Denver Bar Association
February 2007
© 2007 The Docket and Denver Bar Association. All Rights Reserved.
All material from The Docket provided via this World Wide Web server is copyrighted by the Denver Bar Association. Before accessing any specific article, click here for disclaimer information.


The Joy of SOX

by Frank Schuchat

The last cycle of corporate scandals from the early part of this decade seems like very old news by now. Ken Lay has gone on to that great boardroom in the sky. Kenny Boy’s Enron accomplice, Jeff Skilling, is in federal prison in Minnesota, serving a 24-year sentence, with the possibility of time off for good behavior if he acts nice and pays his lawyer’s last invoices.

WorldCom’s former CEO Bernie Ebbers, at age 63, is in a cell in Louisiana, marking off the days of his 25-year sentence. If I had been the presiding judge at Bernie’s trial, I would have read him his fate in terms a telecom executive can understand. Instead of 25 years, I would have told Mr. Ebbers his sentence was 13,140,000 minutes — nights and weekends included, no roaming. (I guess that is another reason I never will be appointed to the Bench.)

Finally, the venerable accounting firm of Arthur Andersen has joined the ranks of other defunct institutions we shall never hear from again, like Pan Am, TWA and New England Republicans.

So, it might make some sense that the SEC has started to chip away at the Sarbanes-Oxley legislation that was enacted by Congress in July 2002 to address the scandals at companies like Enron, WorldCom and Tyco, as well as the imperative of showing toughness in advance of mid-term elections.

The SEC already has issued new regulations to reduce the more burden-some aspects of the law for smaller public companies. Some commentators even have suggested the entire Sarbanes-Oxley regime should be scrapped because it adds a layer of cost and complexity to doing business without really improving protections for investors.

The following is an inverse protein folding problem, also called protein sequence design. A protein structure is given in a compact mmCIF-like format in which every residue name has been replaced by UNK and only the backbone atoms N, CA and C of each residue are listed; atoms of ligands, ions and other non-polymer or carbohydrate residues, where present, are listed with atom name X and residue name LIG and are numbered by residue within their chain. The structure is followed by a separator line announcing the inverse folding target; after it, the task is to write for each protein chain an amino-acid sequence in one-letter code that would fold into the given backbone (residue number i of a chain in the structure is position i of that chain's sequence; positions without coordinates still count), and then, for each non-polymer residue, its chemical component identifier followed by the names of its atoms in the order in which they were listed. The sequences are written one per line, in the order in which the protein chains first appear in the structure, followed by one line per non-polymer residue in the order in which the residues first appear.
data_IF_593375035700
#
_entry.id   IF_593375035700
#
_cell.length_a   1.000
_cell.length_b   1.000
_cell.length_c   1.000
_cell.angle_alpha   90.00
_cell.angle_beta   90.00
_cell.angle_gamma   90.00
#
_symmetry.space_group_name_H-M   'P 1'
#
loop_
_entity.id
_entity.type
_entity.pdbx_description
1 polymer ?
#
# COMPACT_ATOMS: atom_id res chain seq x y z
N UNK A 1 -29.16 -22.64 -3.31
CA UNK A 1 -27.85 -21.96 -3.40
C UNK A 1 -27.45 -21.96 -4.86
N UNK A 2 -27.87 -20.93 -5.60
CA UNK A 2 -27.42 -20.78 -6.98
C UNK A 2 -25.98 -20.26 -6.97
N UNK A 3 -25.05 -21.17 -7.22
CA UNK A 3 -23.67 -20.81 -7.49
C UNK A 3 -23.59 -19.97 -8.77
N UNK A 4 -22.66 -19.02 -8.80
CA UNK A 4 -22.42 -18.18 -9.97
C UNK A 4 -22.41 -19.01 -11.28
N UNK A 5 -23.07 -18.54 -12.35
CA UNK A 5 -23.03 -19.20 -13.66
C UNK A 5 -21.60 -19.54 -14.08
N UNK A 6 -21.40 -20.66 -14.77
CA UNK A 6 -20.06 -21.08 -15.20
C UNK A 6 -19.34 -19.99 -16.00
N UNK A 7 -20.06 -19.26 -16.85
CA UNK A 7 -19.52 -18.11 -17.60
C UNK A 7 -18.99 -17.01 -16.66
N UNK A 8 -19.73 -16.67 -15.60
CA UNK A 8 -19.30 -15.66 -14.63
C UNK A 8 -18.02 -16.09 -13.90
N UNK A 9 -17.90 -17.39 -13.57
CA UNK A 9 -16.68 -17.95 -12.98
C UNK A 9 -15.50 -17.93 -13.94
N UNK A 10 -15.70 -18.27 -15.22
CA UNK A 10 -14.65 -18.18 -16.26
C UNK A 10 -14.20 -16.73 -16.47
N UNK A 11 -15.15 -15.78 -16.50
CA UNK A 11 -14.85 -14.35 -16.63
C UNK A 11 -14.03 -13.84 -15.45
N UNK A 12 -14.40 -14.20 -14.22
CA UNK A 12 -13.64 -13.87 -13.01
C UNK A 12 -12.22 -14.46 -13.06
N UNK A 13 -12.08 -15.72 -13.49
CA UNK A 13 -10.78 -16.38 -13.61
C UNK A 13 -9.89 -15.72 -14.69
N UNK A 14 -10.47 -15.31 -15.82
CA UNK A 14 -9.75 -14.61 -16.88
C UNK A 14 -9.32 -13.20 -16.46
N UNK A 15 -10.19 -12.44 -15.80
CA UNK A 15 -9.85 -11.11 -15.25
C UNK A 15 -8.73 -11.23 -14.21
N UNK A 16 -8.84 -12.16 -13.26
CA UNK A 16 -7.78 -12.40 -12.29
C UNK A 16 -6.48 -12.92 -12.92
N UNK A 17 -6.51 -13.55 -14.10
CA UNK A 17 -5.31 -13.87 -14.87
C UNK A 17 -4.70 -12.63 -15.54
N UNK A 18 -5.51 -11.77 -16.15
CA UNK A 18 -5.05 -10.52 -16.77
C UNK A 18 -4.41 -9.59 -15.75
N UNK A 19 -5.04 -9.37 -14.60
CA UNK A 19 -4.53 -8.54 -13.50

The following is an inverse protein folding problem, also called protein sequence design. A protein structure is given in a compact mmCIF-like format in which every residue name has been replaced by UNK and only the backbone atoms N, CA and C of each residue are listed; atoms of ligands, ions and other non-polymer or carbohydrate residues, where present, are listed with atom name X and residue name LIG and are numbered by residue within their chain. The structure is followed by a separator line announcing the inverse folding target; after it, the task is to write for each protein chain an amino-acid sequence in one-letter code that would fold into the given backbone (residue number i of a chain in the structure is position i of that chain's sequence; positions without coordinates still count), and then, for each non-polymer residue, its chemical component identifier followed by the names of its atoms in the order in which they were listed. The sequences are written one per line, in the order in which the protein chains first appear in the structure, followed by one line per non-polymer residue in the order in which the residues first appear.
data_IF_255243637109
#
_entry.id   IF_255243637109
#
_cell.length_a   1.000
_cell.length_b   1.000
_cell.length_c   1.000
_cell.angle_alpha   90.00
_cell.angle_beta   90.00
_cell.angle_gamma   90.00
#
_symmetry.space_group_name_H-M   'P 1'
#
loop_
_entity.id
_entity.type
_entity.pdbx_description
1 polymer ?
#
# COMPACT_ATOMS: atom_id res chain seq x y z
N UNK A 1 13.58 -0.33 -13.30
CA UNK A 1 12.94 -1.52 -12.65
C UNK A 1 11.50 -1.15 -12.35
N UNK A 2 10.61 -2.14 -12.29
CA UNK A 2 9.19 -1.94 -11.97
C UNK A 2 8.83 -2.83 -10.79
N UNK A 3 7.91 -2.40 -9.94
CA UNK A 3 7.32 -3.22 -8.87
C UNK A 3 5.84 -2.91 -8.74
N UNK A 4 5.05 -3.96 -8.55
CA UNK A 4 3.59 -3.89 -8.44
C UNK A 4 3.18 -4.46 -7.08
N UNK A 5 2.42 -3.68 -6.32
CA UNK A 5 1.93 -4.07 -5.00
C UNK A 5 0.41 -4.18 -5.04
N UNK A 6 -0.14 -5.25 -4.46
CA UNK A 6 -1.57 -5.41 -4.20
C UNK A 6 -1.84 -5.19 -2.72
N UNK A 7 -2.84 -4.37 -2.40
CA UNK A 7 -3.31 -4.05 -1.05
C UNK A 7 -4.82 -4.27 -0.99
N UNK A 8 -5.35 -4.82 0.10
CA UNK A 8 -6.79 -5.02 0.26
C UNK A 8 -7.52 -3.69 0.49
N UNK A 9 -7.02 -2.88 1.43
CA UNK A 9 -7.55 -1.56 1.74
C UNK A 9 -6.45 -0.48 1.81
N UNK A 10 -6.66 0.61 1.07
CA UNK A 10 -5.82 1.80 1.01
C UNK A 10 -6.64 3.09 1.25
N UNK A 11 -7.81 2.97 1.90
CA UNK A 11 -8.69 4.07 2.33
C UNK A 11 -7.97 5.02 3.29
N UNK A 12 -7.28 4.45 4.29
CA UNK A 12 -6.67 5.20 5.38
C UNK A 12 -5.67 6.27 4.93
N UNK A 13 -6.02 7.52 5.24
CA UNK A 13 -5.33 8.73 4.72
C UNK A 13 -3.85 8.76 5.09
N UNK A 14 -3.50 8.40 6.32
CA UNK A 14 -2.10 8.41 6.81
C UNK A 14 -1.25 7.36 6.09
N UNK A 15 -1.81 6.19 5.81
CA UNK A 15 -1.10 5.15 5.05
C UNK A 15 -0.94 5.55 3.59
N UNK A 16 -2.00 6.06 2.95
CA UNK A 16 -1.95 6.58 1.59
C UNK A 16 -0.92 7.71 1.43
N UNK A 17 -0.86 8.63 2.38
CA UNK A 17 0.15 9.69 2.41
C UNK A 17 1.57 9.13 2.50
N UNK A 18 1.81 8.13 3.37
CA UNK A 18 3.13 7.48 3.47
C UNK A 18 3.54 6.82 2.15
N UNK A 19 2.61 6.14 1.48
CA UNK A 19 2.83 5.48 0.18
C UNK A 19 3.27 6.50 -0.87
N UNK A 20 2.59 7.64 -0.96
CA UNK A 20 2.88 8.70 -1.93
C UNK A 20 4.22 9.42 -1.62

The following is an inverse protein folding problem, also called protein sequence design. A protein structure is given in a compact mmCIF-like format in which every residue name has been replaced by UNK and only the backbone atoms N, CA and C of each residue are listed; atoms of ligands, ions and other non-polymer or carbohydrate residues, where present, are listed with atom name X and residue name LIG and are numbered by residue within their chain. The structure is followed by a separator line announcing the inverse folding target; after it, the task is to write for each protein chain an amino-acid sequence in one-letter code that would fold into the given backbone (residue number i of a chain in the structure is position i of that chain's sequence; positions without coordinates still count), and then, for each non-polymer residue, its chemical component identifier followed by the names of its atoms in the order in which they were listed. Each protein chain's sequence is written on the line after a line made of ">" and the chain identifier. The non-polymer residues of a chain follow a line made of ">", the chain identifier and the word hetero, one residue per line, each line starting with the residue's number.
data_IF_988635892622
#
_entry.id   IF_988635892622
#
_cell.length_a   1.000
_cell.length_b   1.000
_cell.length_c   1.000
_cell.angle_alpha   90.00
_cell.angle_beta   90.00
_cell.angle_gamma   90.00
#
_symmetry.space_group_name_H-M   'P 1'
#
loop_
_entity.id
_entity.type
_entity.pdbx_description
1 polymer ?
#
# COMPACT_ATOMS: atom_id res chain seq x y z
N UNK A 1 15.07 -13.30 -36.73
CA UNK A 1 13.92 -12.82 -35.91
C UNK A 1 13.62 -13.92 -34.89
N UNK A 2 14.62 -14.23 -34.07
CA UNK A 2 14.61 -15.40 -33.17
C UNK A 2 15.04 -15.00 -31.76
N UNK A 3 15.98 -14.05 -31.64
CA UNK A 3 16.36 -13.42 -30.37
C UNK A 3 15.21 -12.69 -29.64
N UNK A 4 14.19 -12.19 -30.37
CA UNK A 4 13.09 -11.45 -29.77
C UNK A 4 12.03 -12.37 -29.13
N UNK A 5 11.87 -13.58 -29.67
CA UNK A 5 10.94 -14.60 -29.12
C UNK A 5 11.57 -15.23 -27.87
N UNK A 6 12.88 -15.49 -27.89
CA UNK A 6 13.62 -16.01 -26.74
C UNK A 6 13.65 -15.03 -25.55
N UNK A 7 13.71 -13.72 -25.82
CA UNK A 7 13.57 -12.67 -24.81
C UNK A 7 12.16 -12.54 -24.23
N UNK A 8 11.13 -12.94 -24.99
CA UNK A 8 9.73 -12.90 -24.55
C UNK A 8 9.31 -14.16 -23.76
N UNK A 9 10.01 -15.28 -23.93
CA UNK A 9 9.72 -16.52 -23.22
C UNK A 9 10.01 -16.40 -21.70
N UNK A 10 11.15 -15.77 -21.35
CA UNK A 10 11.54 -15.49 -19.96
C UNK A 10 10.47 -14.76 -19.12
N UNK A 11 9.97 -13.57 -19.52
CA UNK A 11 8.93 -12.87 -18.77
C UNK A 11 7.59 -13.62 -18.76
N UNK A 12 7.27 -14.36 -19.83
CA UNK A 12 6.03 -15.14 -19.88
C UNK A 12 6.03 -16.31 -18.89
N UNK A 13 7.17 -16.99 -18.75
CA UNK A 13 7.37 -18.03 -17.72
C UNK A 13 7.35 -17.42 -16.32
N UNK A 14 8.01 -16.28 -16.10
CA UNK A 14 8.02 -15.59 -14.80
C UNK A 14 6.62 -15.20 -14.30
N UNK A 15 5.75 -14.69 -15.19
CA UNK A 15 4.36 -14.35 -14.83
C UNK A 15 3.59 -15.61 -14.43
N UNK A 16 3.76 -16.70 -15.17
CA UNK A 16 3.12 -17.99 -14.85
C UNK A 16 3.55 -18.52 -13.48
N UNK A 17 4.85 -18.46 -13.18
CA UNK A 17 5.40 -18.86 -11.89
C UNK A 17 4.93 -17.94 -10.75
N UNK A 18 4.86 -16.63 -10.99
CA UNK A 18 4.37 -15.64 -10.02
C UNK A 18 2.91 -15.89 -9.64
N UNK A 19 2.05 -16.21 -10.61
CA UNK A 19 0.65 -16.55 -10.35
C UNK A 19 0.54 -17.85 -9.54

Now, in principle, I am not opposed to reasonable reforms. But before we go too far with this, I think someone needs to ask the critical question: "How will this affect lawyers?"

Sarbanes-Oxley has been a veritable boon for corporate and securities lawyers across the United States. No CEO in his right mind wants to end up sharing a cell with Jeff Skilling or Bernie Ebbers or, heaven forbid, the likes of some poor fellow who knocked off a 7-11 for a couple hundred bucks and a carton of Winstons. Martha Stewart might not be a bad cellmate, especially if neatness is your thing, but she has already paid her debt to society. So, there is a real premium these days on professional advice that will keep executives on the right side of the law and out of the slammer.

There are lawyers who have taken on large mortgages, second homes and second wives based on the expectation of these large fees continuing for the foreseeable future. And if you have even just skimmed the pages of the legislation affectionately referred to as SOX, you will appreciate that these lawyers are earning their fees the hard way.

There was a time when a challenging corporate governance assignment was how to set up golf foursomes at a board meeting when the company had an odd number of directors. Now CEOs have an obligation to actually know what is in their company’s SEC filings, and their lawyers have been working overtime to keep up.

Not only that, legal publishers have been churning out thick treatises on how to comply with Sarbanes-Oxley, and law firms and corporate legal departments have invested large sums to buy these tomes, as well as additional shelving to house them along with rows of binders containing new SEC releases. Legal seminar companies have become flush offering expensive courses to educate practitioners on the new world of corporate governance. And airlines have added extra flights to transport lawyers to these courses.

So, all I am saying is that Congress and the SEC should be careful and not do anything that could upset the economy. After all, I would wager that there is not a single law firm in Colorado that had gross revenues in 2006 that were even close to the $210 million severance package received by the CEO of Home Depot. And he doesn’t even know how to Shepardize a case.

Frank, a partner with the Denver firm Schuchat, Herzog & Brenman, will be performing stand-up comedy in the Not Your Children’s Comedy Tour at Jazz@Jacks in the Denver Pavilions Feb. 28. Show starts at 6:30 p.m. For information and reservations call (303) 433-1000 or http://www.jazzatjacks.com.


Back
Member Benefits DBA Governance Committees Public Interest The Docket Metro Volunteer Lawyers DBA Young Lawyers Division Legal Resource Directory DBA Staff The Docket